Appellee contends, however, that the sale ought to be upheld "on account of the dire consequences that would flow from a contrary construction of the statute," and to sustain that contention it refers to the case of Conard Furniture Co. v. Mississippi State Tax Commission, 160 Miss. 185, 133 So. 652, 656. In that case the court held that in construing a statute of doubtful meaning "the consequences of any particular construction should be considered, whether they be good or bad." The trouble about that argument is we have here a statute which, in our judgment, is not of doubtful construction; it just says "mortgagor or mortgagors whose property is advertised for sale." That signifies Paden in this case and nobody else. He was the mortgagor whose property was advertised for sale and the only one whose property was advertised for sale.

Reversed, and bill dismissed.


Various suggestions of error by the appellee and by several attorneys amici curiae have been filed challenging the opinion heretofore rendered in this case.

We have given the suggestions of error careful and protracted consideration, have examined the available authorities, and we think the decision recently rendered in this case is correct. The statute involved is section 2167, Code 1930, which was chapter 180, Laws 1908, reads as follows:

" How Lands Sold Under Mortgages and Deed in Trust. — All lands comprising a single tract, and wholly described by the subdivisions of the governmental surveys, sold under mortgages and deeds of trust hereafter executed, shall be sold in the manner provided by section one hundred and eleven of the constitution for the sale of lands in pursuance of a decree of court, or under execution. All lands sold at public outcry under deeds of trust hereafter executed, or other contracts hereafter made, shall be sold in the county in which the land is located, or in the county of the residence of the grantor, or one of the grantors in the trust deed, provided that where the land is situated in two or more counties, the parties may contract for a sale of the whole in any of the counties in which any part of the land lies. Sale of said lands shall be advertised for three consecutive weeks preceding such sale, in a newspaper published in the county, or, if none is so published, in some paper having a general circulation therein, and by posting one notice at the courthouse of the county where the land is situated, for said time, and such notice and advertisement shall disclose the name of the mortgagor or mortgagors whose property is advertised for sale. No sale of lands under a deed of trust or mortgage shall be valid unless such sale shall have been advertised as herein provided for, regardless of any contract to the contrary. An error in the mode of sale such as makes the sale void will not be cured by any statute of limitations, except as to the ten-year statute of adverse possession."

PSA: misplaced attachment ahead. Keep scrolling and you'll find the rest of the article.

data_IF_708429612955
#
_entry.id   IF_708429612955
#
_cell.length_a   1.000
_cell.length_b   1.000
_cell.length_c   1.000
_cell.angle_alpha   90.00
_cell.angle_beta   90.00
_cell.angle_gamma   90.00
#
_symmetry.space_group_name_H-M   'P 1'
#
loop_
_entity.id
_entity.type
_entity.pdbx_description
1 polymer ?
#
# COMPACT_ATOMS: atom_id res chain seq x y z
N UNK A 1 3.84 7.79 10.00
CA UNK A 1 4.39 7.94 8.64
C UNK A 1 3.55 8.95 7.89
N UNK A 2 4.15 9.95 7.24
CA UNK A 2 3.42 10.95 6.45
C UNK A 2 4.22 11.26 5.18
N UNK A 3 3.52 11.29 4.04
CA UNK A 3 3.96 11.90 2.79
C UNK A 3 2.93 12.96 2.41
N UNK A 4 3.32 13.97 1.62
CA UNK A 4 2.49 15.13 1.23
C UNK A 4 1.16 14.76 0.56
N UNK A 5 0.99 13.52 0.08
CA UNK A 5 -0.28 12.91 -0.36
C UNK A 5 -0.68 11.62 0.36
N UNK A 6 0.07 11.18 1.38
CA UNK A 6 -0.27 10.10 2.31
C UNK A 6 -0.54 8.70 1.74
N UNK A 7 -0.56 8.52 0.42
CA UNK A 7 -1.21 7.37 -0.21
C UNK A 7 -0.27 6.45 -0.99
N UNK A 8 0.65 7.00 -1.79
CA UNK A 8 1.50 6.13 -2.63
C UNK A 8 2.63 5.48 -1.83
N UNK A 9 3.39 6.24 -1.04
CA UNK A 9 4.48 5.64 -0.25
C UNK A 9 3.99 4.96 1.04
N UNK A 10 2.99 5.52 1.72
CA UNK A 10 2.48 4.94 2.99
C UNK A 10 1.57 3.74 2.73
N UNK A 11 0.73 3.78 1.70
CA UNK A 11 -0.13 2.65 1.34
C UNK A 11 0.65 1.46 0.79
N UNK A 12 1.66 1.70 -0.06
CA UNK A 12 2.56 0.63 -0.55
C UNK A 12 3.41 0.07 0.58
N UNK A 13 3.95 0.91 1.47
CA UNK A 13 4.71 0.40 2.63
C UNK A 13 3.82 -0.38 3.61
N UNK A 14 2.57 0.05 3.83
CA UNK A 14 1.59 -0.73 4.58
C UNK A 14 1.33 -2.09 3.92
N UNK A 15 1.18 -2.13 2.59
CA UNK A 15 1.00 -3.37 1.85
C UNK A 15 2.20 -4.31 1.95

It is argued that the term "mortgagor" or "mortgagors" whose property is advertised for sale, only refers to the original mortgagor, and does not apply to one who has assumed the mortgage debt, although such assumption was by the consent and with the acquiescence of the mortgagee, as in this case.

The term "mortgagor" is to be construed in connection with the whole statute, having in view the purpose and object to be attained by the statute. In 5 Words Phrases, First Series, page 4607, it is defined as follows: "The term `mortgagor,' as used in Comp. Laws, section 4365, providing that when a mortgage has been satisfied the mortgagee must, on demand of the mortgagor, execute a release, includes grantee or heir. Jones v. Fidelity Loan Trust Co., 63 N.W. 553, 555, 7 S.D. 122." In the same book: "Under Revised Statutes, sections 4150, 4151 [Ohio] providing that mortgages not followed by a change of possession shall be void as to subsequent mortgages, etc., recorded as required by the latter section, which provides that the mortgage shall be deposited with the clerk of the township where the mortgagor resides at the time of the execution thereof, it is held that the term `mortgagor' means each mortgagor, and so a mortgage of goods and chattels, executed by members of a partnership — one of whom lives in the county where the property is situate, and the other in another county of this state — upon property jointly owned by them, which is not accompanied by an immediate delivery, and followed by an actual and continued possession, of the things mortgaged, is void as against an assignee for the benefit of creditors of such mortgagors, subsequently appointed, unless, pursuant to Revised Statutes, section 4150, the mortgage, or a true copy thereof, be properly filed in the township where each of the mortgagors resides, notwithstanding the fact that such assignee had, at the time of the execution of the mortgage and of the assignment, full knowledge of the execution and filing of the mortgage in the township where one of said mortgagors resided and where the goods and chattels were situate," citing Westlake v. Westlake, 47 Ohio St. 315, 24 N.E. 412.

In 3 Words Phrases, Second Series, page 458, under the title "Mortgagor" it is said: "Revised Codes 1899, section 5845 (N.D.), authorizing a suit by a `mortgagor' to restrain foreclosure by advertisement, includes any person claiming title to the mortgaged premises under and in privity with the original mortgagor," citing Scott v. District Court, 15 N.D. 259, 107 N.W. 61, 62. It is also said: "As used in Revised Codes 1905, section 7454 (N.D.), providing that when the mortgagee or his assignee has commenced foreclosure proceedings by advertisement, and it shall be made to appear by the affidavit of the mortgagor that the mortgagor has a legal counterclaim or any other valid defense, foreclosure may be enjoined, the word `mortgagor' includes persons in privity to and claiming under the mortgagor; and a subsequent mortgagee may take the necessary affidavit and enjoin the sale," citing State v. Buttz, 21 N.D. 540, 131 N.W. 241. Again in this same volume it is said: "As used in Revised Statutes 1899, section 4342 [Mo. (Mo. St. Ann. sec. 3060, p. 1890)], requiring the inclusion of the mortgagor and actual tenant or occupier of the land among the defendants in all actions to foreclose mortgages, the term `mortgagor,' so far as it relates to the foreclosure of the equity of redemption, refers to the actual owner of the equity, who is an indispensable party to any kind of a foreclosure proceeding, but the absence of the grantor in a deed of trust constitutes no defect of parties, where, prior to such action, he has conveyed his equity of redemption," citing McCauley v. Brady, 123 Mo. App. 558, 100 S.W. 541.